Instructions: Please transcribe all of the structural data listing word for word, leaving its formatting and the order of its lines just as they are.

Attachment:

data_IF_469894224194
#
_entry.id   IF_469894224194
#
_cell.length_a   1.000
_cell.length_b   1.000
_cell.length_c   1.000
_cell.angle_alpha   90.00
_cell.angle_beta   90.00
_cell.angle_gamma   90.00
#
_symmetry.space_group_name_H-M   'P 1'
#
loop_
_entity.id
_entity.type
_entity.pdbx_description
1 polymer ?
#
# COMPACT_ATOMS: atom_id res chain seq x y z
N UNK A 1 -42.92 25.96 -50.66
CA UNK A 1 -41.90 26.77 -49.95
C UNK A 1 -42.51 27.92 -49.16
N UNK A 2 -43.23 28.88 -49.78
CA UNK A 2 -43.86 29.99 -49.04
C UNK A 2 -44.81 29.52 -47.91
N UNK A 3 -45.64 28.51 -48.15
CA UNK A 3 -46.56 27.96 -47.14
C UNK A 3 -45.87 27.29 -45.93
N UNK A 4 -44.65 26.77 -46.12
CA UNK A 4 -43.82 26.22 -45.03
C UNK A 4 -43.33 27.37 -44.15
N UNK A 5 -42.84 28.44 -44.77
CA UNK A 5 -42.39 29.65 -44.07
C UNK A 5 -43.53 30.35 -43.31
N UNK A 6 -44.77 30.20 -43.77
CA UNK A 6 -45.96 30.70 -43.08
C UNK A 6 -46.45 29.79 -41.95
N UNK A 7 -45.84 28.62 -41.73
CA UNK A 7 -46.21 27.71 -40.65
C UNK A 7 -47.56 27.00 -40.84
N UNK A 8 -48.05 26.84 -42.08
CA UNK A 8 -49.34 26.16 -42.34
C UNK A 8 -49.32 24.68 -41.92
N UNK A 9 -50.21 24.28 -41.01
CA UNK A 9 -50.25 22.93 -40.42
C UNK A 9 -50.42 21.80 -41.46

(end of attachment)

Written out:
data_IF_469894224194
#
_entry.id   IF_469894224194
#
_cell.length_a   1.000
_cell.length_b   1.000
_cell.length_c   1.000
_cell.angle_alpha   90.00
_cell.angle_beta   90.00
_cell.angle_gamma   90.00
#
_symmetry.space_group_name_H-M   'P 1'
#
loop_
_entity.id
_entity.type
_entity.pdbx_description
1 polymer ?
#
# COMPACT_ATOMS: atom_id res chain seq x y z
N UNK A 1 -42.92 25.96 -50.66
CA UNK A 1 -41.90 26.77 -49.95
C UNK A 1 -42.51 27.92 -49.16
N UNK A 2 -43.23 28.88 -49.78
CA UNK A 2 -43.86 29.99 -49.04
C UNK A 2 -44.81 29.52 -47.91
N UNK A 3 -45.64 28.51 -48.15
CA UNK A 3 -46.56 27.96 -47.14
C UNK A 3 -45.87 27.29 -45.93
N UNK A 4 -44.65 26.77 -46.12
CA UNK A 4 -43.82 26.22 -45.03
C UNK A 4 -43.33 27.37 -44.15
N UNK A 5 -42.84 28.44 -44.77
CA UNK A 5 -42.39 29.65 -44.07
C UNK A 5 -43.53 30.35 -43.31
N UNK A 6 -44.77 30.20 -43.77
CA UNK A 6 -45.96 30.70 -43.08
C UNK A 6 -46.45 29.79 -41.95
N UNK A 7 -45.84 28.62 -41.73
CA UNK A 7 -46.21 27.71 -40.65
C UNK A 7 -47.56 27.00 -40.84
N UNK A 8 -48.05 26.84 -42.08
CA UNK A 8 -49.34 26.16 -42.34
C UNK A 8 -49.32 24.68 -41.92
N UNK A 9 -50.21 24.28 -41.01
CA UNK A 9 -50.25 22.93 -40.42
C UNK A 9 -50.42 21.80 -41.46